We have a new motto: 5 miles a day keeps the cancer at bay!

Saturday, October 09, 2004

On running…..I have been running off and on for probably 35 years, peaking in our 3 “1000 mile” years and in the 2 years that I spent training with Bob for marathons. But, to be honest, I have never enjoyed running. I have always relished the feeling of accomplishment that was associated with it, but never the actual running itself. Now all has changed. Running (or, at night, walking) now gives me my most pleasurable moments. It is the time when I feel my best both physically and mentally and the time when I feel like I am actively defeating this disease. While running, I envision that I am inducing signals in my liver and lungs that tell the cancer to “stay out”. I now run with exuberance and with a purpose. I have started each day for the past 6 weeks with a 2 mile run with Kiara – it’s my indicator that I’m alive and well for another day. I would run longer, but I have to temper that with my eagerness to get into the lab. But at the beach, Bob and I generally run 5-7 miles. I truly thrill to every barefoot step on the wet sand or in the foamy tips of the tongues of the waves. It makes me feel so alive and so whole. Last night we had a soul-soothing walk on the beach under the star-lit sky (even the Milky Way was visible as a swath across the sky). This morning we had an invigorating 5 mile run. Since it was a little too cool to go swimming, I had a few “baptismal” sessions with my friend the ocean, asking it to give me the strength to live life to the fullest and to coexist with this disease. I think that I can.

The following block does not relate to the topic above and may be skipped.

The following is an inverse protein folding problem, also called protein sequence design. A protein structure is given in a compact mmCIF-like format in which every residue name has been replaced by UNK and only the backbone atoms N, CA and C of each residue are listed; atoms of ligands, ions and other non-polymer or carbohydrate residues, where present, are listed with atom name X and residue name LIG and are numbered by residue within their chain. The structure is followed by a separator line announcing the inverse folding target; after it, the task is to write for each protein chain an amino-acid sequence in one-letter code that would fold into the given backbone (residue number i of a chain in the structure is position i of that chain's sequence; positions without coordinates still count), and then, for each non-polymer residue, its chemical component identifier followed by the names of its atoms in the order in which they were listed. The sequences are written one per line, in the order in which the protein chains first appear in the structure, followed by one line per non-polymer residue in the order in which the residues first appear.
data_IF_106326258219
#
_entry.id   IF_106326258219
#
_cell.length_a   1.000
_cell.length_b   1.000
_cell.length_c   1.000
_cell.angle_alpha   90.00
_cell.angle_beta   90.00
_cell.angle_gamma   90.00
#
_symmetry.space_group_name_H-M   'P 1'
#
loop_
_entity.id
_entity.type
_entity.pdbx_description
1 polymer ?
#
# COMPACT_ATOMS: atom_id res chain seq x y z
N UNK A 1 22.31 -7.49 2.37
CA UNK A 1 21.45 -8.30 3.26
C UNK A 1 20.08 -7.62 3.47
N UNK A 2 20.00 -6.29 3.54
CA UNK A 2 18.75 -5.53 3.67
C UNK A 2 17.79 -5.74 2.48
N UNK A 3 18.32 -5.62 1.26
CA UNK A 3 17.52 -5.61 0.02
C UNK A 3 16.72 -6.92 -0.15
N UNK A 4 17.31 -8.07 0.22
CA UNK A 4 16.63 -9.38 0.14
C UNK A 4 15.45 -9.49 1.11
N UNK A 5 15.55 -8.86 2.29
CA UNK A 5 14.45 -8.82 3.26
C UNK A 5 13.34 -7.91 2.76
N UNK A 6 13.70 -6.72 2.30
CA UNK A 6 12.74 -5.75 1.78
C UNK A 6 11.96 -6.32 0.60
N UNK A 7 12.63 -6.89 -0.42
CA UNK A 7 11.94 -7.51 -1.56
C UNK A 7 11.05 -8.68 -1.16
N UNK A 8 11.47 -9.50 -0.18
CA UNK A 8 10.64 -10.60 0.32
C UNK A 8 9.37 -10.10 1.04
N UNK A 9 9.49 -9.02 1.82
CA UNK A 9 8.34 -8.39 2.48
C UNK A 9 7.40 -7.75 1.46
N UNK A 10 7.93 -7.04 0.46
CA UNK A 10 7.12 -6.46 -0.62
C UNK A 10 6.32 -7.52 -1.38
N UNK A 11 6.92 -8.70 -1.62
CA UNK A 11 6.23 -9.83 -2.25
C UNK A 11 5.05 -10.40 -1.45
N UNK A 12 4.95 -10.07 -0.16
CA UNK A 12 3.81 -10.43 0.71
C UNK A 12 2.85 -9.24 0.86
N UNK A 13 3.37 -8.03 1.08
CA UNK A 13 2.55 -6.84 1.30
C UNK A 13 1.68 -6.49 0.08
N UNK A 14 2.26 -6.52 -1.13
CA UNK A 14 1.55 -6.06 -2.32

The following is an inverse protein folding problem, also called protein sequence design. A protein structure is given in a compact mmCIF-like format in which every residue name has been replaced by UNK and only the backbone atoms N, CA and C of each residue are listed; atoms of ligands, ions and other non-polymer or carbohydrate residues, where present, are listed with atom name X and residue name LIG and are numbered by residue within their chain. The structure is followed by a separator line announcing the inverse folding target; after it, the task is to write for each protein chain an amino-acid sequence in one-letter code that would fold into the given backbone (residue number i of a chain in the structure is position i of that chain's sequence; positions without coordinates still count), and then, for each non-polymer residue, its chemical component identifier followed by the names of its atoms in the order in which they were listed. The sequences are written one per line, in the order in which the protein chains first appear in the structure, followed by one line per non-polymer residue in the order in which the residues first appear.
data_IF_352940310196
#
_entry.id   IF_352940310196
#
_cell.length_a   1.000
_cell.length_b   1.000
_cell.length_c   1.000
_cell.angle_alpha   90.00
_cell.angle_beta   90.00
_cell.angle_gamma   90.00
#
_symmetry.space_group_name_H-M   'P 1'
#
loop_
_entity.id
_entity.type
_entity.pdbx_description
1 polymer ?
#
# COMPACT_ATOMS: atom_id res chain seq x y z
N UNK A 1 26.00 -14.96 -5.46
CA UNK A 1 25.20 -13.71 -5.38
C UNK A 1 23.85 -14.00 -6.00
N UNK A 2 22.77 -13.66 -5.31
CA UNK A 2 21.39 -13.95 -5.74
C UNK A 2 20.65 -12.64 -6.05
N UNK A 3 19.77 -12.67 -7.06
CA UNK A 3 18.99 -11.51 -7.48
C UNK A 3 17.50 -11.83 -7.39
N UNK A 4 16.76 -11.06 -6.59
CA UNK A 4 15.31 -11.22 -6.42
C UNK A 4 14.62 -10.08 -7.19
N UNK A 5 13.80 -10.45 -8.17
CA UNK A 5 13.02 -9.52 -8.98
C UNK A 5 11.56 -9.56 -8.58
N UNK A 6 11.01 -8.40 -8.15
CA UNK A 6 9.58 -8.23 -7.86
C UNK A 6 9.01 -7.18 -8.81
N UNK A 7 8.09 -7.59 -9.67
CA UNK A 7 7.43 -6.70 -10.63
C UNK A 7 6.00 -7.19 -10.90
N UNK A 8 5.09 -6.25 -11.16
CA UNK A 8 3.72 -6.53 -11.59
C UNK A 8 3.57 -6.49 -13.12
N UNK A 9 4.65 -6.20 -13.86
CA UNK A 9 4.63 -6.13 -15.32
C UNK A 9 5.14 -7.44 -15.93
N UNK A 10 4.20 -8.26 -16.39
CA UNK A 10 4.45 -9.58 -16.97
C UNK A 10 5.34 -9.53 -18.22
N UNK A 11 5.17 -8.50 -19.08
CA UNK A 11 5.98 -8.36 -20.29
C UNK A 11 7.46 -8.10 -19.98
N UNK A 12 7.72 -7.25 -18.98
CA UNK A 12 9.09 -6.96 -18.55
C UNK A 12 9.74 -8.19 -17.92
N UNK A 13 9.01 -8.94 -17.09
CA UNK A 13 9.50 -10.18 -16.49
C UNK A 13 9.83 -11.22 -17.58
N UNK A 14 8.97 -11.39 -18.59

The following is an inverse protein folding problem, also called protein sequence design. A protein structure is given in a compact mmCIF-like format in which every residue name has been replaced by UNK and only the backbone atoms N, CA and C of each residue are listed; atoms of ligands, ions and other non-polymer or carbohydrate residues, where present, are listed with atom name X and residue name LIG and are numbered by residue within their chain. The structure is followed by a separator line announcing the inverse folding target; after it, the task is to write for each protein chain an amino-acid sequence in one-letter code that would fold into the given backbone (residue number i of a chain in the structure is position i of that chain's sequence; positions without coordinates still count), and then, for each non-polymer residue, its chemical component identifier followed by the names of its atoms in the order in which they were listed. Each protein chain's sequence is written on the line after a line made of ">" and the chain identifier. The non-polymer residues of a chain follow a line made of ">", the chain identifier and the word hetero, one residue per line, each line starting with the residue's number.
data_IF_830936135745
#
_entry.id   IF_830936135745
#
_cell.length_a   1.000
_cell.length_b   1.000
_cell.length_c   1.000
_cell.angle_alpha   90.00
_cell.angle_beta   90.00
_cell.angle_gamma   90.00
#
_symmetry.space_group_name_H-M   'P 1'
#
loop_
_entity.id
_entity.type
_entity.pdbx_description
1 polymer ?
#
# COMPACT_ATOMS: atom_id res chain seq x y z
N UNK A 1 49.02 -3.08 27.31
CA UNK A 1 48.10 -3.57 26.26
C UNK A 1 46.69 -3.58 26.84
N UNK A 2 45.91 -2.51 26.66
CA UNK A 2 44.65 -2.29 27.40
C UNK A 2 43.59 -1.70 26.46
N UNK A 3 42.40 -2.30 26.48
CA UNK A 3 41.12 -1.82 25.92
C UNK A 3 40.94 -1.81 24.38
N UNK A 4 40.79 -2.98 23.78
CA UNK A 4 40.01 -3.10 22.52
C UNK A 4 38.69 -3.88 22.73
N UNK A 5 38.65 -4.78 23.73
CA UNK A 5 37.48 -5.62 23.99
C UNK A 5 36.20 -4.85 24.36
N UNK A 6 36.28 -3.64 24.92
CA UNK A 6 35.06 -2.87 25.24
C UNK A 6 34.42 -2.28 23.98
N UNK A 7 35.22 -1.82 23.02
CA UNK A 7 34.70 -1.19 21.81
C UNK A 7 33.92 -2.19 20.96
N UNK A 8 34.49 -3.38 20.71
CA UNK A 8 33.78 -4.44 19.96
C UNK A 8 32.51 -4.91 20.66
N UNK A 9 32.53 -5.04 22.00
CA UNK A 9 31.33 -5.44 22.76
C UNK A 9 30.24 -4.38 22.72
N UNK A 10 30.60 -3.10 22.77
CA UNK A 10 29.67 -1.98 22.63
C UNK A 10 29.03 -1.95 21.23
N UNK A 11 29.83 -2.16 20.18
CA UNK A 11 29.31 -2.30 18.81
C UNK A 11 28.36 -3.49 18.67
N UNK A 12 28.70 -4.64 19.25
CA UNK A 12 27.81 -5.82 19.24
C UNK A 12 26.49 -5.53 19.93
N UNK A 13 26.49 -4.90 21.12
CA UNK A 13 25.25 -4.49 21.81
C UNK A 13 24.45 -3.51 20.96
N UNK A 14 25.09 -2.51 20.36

Friday, October 08, 2004